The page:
Here are a few tips, ideas, and strategies for facilitating student interest within your lessons so content and tasks are meaningful and “speak to them” so when the going gets tough, they just might put forth more effort during that challenge or try something new that looks daunting.
▢ Create lessons that positively answer the Big Four Questions that increase student attention and engagement (Marzano, Pickering & Heflebower, 2011): How do I feel about this topic or task? Am I interested in it? Is this important to me now and in the future? Can I do this?
▢ Giving students academic choices increases the likelihood of tapping into their unique interests and preferences while learning. Give students choices with the questions and topics they can research, topics to do jigsaws with, articles pertaining to your standards, who they work with sometimes, where they work in the school, and which tools they use, (list goes on and on) all contribute to enhance interest. Give students choices with how they practice what they have learned. They can write a summary, draw a picture with a one-word synthesis attached to it, create a mini skit, design a mindmap, or create a rap about what they learned. Don’t forget to ask them to help you design the Criteria for Success for the formative assessment that allows them to “show what they know” in their special way that is rigorous.
▢ Make the content relevant by sharing when they will use it in their day-to-day lives and in their future career (options of math concepts and which career could use them).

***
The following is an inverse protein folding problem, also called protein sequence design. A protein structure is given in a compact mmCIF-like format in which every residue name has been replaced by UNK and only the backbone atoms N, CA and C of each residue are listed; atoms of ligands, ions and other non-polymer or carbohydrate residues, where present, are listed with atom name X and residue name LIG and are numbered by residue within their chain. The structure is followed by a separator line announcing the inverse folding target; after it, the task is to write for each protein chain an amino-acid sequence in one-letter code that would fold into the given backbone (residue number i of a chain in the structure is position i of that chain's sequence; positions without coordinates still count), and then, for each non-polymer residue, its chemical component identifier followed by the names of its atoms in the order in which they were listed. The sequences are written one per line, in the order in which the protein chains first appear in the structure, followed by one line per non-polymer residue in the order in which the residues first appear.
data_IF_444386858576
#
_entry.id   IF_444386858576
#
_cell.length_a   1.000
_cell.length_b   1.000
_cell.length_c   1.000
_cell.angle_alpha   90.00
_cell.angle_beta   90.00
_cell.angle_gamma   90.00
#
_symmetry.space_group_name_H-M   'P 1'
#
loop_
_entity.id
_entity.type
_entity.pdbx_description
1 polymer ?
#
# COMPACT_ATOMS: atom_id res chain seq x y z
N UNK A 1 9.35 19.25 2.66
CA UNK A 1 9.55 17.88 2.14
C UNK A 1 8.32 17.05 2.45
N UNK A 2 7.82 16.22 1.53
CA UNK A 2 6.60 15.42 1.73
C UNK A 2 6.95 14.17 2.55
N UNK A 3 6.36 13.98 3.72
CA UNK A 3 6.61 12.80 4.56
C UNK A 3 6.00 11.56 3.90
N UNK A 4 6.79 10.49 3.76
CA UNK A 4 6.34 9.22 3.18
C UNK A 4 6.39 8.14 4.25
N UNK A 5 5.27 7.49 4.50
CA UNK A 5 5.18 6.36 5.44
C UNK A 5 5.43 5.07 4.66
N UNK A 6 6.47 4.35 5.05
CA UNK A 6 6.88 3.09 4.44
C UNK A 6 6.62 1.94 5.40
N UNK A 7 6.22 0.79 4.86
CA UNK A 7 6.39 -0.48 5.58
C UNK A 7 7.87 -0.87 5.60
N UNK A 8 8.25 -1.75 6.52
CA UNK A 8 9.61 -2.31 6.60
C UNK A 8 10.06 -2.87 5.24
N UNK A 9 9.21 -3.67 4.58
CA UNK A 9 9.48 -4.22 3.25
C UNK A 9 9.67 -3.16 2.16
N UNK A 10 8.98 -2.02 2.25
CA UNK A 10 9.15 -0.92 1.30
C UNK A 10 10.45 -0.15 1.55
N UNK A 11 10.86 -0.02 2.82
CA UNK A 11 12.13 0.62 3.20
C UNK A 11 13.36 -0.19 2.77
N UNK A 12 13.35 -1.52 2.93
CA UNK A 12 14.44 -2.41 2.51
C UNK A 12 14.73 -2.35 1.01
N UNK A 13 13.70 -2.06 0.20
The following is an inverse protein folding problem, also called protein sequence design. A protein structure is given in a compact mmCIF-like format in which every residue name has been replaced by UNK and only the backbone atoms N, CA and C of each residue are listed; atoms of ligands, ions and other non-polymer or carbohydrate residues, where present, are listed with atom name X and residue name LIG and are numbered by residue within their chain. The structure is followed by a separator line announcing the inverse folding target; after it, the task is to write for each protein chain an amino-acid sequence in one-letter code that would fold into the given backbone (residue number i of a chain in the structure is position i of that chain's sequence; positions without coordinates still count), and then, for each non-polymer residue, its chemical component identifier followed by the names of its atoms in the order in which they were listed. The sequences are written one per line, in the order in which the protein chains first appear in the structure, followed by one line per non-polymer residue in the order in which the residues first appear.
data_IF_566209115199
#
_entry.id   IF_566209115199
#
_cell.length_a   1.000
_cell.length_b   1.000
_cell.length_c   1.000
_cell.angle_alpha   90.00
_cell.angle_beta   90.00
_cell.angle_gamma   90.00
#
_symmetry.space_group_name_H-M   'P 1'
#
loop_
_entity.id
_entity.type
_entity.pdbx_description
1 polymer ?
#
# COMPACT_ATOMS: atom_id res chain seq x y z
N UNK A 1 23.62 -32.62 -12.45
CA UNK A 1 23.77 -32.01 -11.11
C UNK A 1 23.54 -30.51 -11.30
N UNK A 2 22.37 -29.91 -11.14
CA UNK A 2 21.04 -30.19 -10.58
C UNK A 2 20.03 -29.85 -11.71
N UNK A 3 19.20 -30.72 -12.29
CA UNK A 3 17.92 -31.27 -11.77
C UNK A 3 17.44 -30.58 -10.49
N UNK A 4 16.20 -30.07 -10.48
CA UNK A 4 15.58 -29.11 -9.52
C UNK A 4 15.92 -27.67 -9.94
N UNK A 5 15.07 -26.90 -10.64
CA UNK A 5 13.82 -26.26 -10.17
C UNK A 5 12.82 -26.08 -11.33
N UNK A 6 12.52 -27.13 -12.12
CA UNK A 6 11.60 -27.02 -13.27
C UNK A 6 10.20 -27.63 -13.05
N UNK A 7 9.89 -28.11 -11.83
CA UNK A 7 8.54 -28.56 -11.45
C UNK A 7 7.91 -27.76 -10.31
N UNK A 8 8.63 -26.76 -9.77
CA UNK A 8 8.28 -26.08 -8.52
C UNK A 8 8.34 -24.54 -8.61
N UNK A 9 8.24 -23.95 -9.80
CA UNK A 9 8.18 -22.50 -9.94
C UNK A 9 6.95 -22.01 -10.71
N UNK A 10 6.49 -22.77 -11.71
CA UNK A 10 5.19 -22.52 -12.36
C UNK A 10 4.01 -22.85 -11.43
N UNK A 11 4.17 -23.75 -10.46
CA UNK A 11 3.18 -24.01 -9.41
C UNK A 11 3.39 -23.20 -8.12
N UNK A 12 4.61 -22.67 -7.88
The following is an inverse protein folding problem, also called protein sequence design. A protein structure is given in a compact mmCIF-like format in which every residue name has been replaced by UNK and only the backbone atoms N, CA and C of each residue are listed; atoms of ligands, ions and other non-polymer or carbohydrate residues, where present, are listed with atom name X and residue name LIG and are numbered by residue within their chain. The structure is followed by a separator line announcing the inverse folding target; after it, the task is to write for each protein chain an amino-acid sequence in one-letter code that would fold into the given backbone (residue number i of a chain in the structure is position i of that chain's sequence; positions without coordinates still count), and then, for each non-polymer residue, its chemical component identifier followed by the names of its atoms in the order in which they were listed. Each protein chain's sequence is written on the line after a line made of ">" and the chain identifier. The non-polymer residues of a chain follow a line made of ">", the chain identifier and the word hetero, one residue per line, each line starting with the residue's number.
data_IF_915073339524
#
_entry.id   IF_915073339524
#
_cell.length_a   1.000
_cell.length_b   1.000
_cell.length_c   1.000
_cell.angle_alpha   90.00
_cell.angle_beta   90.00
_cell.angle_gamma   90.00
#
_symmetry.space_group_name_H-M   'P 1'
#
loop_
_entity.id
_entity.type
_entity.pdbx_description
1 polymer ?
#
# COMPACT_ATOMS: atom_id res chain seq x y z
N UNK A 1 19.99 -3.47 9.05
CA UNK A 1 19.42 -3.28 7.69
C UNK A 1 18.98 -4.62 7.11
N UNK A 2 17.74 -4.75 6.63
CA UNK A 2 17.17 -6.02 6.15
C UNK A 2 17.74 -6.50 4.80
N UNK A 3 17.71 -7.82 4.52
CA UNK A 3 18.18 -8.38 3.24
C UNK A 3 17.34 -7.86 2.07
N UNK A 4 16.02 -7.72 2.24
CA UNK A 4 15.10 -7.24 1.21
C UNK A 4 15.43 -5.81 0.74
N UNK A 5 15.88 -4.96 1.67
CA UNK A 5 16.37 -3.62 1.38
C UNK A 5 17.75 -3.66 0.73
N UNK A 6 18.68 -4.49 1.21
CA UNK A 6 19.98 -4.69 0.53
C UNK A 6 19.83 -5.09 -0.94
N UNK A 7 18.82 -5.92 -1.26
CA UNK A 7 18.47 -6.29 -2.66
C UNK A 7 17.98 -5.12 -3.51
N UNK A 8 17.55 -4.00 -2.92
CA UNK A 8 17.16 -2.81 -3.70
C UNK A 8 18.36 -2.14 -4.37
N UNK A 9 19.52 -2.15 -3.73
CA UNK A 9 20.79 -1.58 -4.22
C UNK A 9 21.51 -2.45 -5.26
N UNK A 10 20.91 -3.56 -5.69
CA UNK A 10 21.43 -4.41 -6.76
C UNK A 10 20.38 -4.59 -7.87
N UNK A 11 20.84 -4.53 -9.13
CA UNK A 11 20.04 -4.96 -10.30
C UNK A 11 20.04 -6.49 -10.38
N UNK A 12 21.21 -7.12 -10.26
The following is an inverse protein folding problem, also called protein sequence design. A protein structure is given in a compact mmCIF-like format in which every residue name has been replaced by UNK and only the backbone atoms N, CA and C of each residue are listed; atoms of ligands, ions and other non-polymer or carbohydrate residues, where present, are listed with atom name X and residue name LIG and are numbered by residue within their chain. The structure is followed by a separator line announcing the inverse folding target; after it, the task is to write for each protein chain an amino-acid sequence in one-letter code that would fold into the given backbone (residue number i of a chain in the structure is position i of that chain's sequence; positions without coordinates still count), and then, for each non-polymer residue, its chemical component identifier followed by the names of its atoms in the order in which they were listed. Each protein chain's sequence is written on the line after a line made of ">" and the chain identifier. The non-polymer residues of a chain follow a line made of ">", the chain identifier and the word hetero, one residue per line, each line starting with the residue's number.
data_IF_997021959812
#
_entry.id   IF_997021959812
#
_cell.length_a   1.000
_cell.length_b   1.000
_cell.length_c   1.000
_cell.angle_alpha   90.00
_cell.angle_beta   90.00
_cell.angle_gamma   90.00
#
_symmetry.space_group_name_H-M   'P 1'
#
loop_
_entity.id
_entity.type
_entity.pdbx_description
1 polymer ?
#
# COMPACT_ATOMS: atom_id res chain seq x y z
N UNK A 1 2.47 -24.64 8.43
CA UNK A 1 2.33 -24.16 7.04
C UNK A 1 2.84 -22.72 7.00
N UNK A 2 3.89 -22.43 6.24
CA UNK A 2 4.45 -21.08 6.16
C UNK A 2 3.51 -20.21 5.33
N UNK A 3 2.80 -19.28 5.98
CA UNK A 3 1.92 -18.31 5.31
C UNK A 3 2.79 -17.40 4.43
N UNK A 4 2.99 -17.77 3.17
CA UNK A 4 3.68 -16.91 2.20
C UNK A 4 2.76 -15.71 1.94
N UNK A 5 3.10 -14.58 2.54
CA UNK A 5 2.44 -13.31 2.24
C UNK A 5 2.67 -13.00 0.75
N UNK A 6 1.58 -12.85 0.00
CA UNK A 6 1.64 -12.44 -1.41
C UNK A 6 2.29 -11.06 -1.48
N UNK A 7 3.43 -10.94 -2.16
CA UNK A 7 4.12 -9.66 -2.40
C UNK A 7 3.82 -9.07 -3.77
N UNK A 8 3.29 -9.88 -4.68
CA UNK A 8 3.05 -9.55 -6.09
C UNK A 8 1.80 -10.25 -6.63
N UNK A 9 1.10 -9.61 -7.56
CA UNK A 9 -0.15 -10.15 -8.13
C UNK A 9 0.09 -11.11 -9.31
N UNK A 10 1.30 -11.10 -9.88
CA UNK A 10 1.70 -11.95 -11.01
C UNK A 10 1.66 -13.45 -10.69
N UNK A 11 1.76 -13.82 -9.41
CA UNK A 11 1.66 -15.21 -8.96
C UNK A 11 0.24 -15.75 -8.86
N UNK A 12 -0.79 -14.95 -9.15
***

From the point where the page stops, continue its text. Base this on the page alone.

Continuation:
▢ Make the content more meaningful by activating their prior knowledge with these questions at the beginning of the lesson: What do you think you know about this topic? What are you sure you know about this topic? What questions do you have about this topic? What experiences have you had with this topic? What experiences has your friend, ___________, had with this topic? By the way, if they don’t know much about this topic, you will need to prime their brain by teaching them words, concepts, and ideas about this topic before teaching it (use lots of visuals).
▢ Choose culturally relevant texts, video clips, and activities so they see representation of their own cultures throughout the lessons.
▢ Remember Madeline Hunter’s anticipatory set (I’m dating myself here)? We do small things to grab their attention so the brain can take learning to the next step. We might call them grabber’s now. Here is a list of ways to “grab” students’ attention:
- Create status: Great student work; why Shakespeare is so highly regarded; The greatest war, Ripley’s, etc.
- Do something wrong – they love to catch a teacher’s mistakes!
- Use technology (Kahoot, Google Earth, Wonderopolis, Padlet, NearPod) – you’re a pro at this by now!
- Play songs that connect with your content
- Promote a challenge or problem to solve
- Ask an Amazing Question (What if… Should…)
- Show something – visual or prop – connected to your topic
- Engage student in a game or contest
- Involve students in a simulation
- Share a shocking story connected to the topic